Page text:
So you just installed Node.js on your system and want to start a short “Hello world” example that renders a simple HTML page?
You’ll soon find out that Node.js offers a very limited set of features out of the box. Paradoxically this is one of the keys to its success and a reason why developers love it.

Wizardry and Black Magic

For many years I’ve used language after language and framework after framework and learning the frameworks was the hardest part every time. Additionally there seemed to be a trend towards wizardry – just enter some commands in the shell and you get your full fledged ORM layer out of your database scheme. (Did I hear you say “Symfony“?) Apparently it seemed like a good idea to abstract as much logic as possible away from the developer and offer an easy to use interface for all functionality the framework developers considered to be useful. We all know those ‘build your own blog in 5 minutes’ examples. (Did I hear you say “Ruby on Rails“?) Everything looks easy and great – until you try to implement real requirements for real clients.

Yes – it is tempting to think that you can get away by driving down the easy road and relying on generators and big chunks of out of the box features but from my perspective this never works out. The time you saved in the first place will be spent afterwards when you try to figure out why the ORM layer logic hidden deep inside the framework doesn’t let you do a select on a date range.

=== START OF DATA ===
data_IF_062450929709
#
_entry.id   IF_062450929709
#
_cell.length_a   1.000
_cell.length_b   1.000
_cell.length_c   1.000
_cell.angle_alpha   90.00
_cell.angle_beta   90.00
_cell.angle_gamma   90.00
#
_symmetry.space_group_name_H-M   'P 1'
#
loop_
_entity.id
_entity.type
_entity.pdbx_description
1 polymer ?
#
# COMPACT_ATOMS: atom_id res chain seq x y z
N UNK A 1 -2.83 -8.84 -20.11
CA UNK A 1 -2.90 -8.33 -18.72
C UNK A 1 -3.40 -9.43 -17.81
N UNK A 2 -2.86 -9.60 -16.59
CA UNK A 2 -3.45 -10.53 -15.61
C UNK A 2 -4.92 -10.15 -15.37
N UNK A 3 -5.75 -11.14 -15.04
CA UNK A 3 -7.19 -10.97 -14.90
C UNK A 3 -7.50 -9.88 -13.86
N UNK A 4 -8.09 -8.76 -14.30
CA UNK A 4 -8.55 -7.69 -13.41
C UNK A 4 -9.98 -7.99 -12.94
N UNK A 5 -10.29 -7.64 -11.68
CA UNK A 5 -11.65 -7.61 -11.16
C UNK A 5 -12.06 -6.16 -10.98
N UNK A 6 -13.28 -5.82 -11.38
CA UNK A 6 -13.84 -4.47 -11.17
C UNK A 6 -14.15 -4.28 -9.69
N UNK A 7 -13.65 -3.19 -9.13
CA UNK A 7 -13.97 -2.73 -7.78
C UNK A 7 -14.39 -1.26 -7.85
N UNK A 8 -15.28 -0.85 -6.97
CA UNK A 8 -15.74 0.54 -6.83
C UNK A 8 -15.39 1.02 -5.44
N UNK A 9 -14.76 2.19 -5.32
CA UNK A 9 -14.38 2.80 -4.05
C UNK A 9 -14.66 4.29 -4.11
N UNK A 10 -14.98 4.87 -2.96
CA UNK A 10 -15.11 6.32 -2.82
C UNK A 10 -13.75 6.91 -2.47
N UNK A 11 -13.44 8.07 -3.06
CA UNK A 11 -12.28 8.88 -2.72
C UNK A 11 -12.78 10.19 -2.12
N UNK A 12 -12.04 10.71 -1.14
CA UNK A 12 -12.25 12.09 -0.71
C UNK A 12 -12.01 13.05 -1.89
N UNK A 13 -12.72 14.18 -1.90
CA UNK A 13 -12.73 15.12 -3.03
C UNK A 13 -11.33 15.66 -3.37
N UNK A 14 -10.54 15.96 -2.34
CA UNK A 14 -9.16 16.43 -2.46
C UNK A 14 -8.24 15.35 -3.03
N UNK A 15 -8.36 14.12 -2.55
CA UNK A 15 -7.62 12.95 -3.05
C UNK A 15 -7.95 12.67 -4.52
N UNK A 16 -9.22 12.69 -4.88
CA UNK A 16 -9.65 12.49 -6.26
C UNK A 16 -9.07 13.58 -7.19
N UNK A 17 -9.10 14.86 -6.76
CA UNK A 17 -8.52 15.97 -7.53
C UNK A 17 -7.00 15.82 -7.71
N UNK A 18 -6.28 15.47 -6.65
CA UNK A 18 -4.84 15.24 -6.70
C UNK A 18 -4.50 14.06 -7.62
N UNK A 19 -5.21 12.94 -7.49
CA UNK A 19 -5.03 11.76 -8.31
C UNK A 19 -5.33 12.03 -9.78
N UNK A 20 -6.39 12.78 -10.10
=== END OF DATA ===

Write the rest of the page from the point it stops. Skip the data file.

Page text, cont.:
While building something from scratch would have taken its time but would have been fun, you end up spending your time reading through docs, googling and posting on StackOverflow just to understand code written by someone else.

PurePath
PurePath of a typical framework based web application

Back to Craftsmanship

When I heard about Node.js the first time I was reluctant to try it out. A server side technology based on JavaScript, the language I’ve known since the 90’s when DHTML was the “next big thing”? This didn’t sound like good news.
Out of curiosity I tried it anyways and surprisingly working with it felt like a relief.

I would say that Node.js is in some way a framework based on JavaScript as it just adds functionality to an existing language.
It does this in a very pragmatic and smart way by offering only basic building blocks like filesystem access, protocol support and cryptology along with some basic utility functions and therefore reading through Node.js docs feels like Zen: Reduced, focused and concise.
I felt like getting back to the essence of programming again. No bells, no whistles.

Getting started

It’s easy to install Node.js on any platform. If you are on Linux you can simply use your package manager to install the latest nodejs package. For all other operating systems download the binaries from the Node.js website.

After that you can run Node.js applications by typing node <yourapplication.js> (depending on your platform the binary may also be named nodejs).

Here’s a basic “Hello world” example. Run it and open http://localhost:4242 in your browser to see if everything is working.